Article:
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Analysis of Tick-borne Encephalitis vaccination coverage and compliance in adults in Switzerland, 2018


Baroutsou, Vasiliki; Zens, Kyra D; Sinniger, Philipp; Fehr, Jan; Lang, Phung (2020). Analysis of Tick-borne Encephalitis vaccination coverage and compliance in adults in Switzerland, 2018. Vaccine, 38(49):7825-7833.

Abstract

BACKGROUND

Overall incidence and geographic range of Tick-borne Encephalitis (TBE), a vaccine preventable infection, have steadily increased in Switzerland over the last 50 years. While fully subsidized vaccination has been recommended in many areas for well over a decade, vaccine coverage and variables associated with vaccination compliance among Swiss adults are poorly understood.

METHODS

In 2018 we conducted a national, cross-sectional survey of vaccination cards evaluating TBE vaccination coverage and compliance among adults (18-79) in Switzerland.

RESULTS

Nationwide TBE vaccination coverage was 41.7% (range 14.3% to 60.3%) for 1 dose and 32.9% (range 8.4% to 50.4%) for a complete primary series (3 doses). There was a significant correlation between average disease incidence by canton (2009-2018) and vaccine coverage at both 1 and 3 doses. Of the overall population, 9.5% had received at least one TBE booster vaccination with large regional coverage variation. We estimated that 23% of adults in Switzerland would be protected from infection based on their vaccination history and 135 (95% CI: 112-162) TBE cases were prevented in 2018. Individuals reporting previous experience with tick-associated health problems, those frequently in nature or those with "high" perceived risk of contracting TBE, were significantly more likely to have received at least one vaccine dose, indicating a positive impact of awareness on vaccination compliance. We also calculated a TBE incidence rate of 6.83/100,000 among the unvaccinated adult population in Switzerland and estimated vaccine effectiveness at 91.5% (95% CI: 90.9-92.0%).

CONCLUSIONS

These findings provide an important reference for TBE vaccination levels in Switzerland and further suggest that public health interventions promoting knowledge of TBE health impacts and risk factors may be beneficial in improving TBE vaccination coverage but should be tailored to account for heterogeneity in vaccine uptake.

Abstract

BACKGROUND

Overall incidence and geographic range of Tick-borne Encephalitis (TBE), a vaccine preventable infection, have steadily increased in Switzerland over the last 50 years. While fully subsidized vaccination has been recommended in many areas for well over a decade, vaccine coverage and variables associated with vaccination compliance among Swiss adults are poorly understood.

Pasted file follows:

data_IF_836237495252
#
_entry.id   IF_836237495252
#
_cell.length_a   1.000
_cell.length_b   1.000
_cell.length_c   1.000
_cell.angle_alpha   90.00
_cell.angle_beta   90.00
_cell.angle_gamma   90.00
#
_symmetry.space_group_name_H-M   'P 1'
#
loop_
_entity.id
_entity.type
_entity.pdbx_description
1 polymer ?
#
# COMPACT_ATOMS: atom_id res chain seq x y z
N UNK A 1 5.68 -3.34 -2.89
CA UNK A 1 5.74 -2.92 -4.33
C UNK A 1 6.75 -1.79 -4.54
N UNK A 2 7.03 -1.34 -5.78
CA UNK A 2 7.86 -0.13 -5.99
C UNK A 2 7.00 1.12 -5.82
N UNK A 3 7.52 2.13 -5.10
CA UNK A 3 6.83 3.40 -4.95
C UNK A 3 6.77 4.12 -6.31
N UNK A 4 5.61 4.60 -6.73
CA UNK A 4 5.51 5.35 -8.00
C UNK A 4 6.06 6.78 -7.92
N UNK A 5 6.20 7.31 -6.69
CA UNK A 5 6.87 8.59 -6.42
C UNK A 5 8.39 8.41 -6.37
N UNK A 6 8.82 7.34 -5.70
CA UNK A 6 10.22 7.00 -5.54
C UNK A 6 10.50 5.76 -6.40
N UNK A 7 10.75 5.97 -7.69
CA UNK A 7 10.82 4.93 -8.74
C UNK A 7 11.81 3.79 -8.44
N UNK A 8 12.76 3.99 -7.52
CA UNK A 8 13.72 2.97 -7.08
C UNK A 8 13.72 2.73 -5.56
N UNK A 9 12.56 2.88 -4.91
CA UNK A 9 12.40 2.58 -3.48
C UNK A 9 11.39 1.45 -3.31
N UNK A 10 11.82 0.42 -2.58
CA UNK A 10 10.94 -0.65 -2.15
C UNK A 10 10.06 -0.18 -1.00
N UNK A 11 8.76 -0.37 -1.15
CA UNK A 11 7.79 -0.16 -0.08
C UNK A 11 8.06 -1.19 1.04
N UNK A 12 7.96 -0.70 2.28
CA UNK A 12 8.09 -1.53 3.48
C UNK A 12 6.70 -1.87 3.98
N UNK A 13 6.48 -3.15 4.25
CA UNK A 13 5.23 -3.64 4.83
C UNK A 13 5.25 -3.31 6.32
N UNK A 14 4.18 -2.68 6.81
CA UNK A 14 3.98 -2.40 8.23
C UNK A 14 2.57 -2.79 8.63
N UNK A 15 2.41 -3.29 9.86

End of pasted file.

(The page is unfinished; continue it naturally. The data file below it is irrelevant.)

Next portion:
METHODS

In 2018 we conducted a national, cross-sectional survey of vaccination cards evaluating TBE vaccination coverage and compliance among adults (18-79) in Switzerland.

RESULTS

Nationwide TBE vaccination coverage was 41.7% (range 14.3% to 60.3%) for 1 dose and 32.9% (range 8.4% to 50.4%) for a complete primary series (3 doses). There was a significant correlation between average disease incidence by canton (2009-2018) and vaccine coverage at both 1 and 3 doses. Of the overall population, 9.5% had received at least one TBE booster vaccination with large regional coverage variation. We estimated that 23% of adults in Switzerland would be protected from infection based on their vaccination history and 135 (95% CI: 112-162) TBE cases were prevented in 2018. Individuals reporting previous experience with tick-associated health problems, those frequently in nature or those with "high" perceived risk of contracting TBE, were significantly more likely to have received at least one vaccine dose, indicating a positive impact of awareness on vaccination compliance. We also calculated a TBE incidence rate of 6.83/100,000 among the unvaccinated adult population in Switzerland and estimated vaccine effectiveness at 91.5% (95% CI: 90.9-92.0%).

CONCLUSIONS

These findings provide an important reference for TBE vaccination levels in Switzerland and further suggest that public health interventions promoting knowledge of TBE health impacts and risk factors may be beneficial in improving TBE vaccination coverage but should be tailored to account for heterogeneity in vaccine uptake.

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Additional indexing

Item Type:Journal Article, refereed, original work
Communities & Collections:04 Faculty of Medicine > Epidemiology, Biostatistics and Prevention Institute (EBPI)
Dewey Decimal Classification:610 Medicine & health
Scopus Subject Areas:Life Sciences > Molecular Medicine
Life Sciences > General Immunology and Microbiology
Health Sciences > General Veterinary
Health Sciences > Public Health, Environmental and Occupational Health
Health Sciences > Infectious Diseases
Language:English
Date:17 November 2020
Deposited On:26 Jan 2021 14:21
Last Modified:27 Jan 2021 21:02
Publisher:Elsevier
ISSN:0264-410X
OA Status:Hybrid
Free access at:Publisher DOI. An embargo period may apply.
Publisher DOI:https://doi.org/10.1016/j.vaccine.2020.10.022
PubMed ID:33164805

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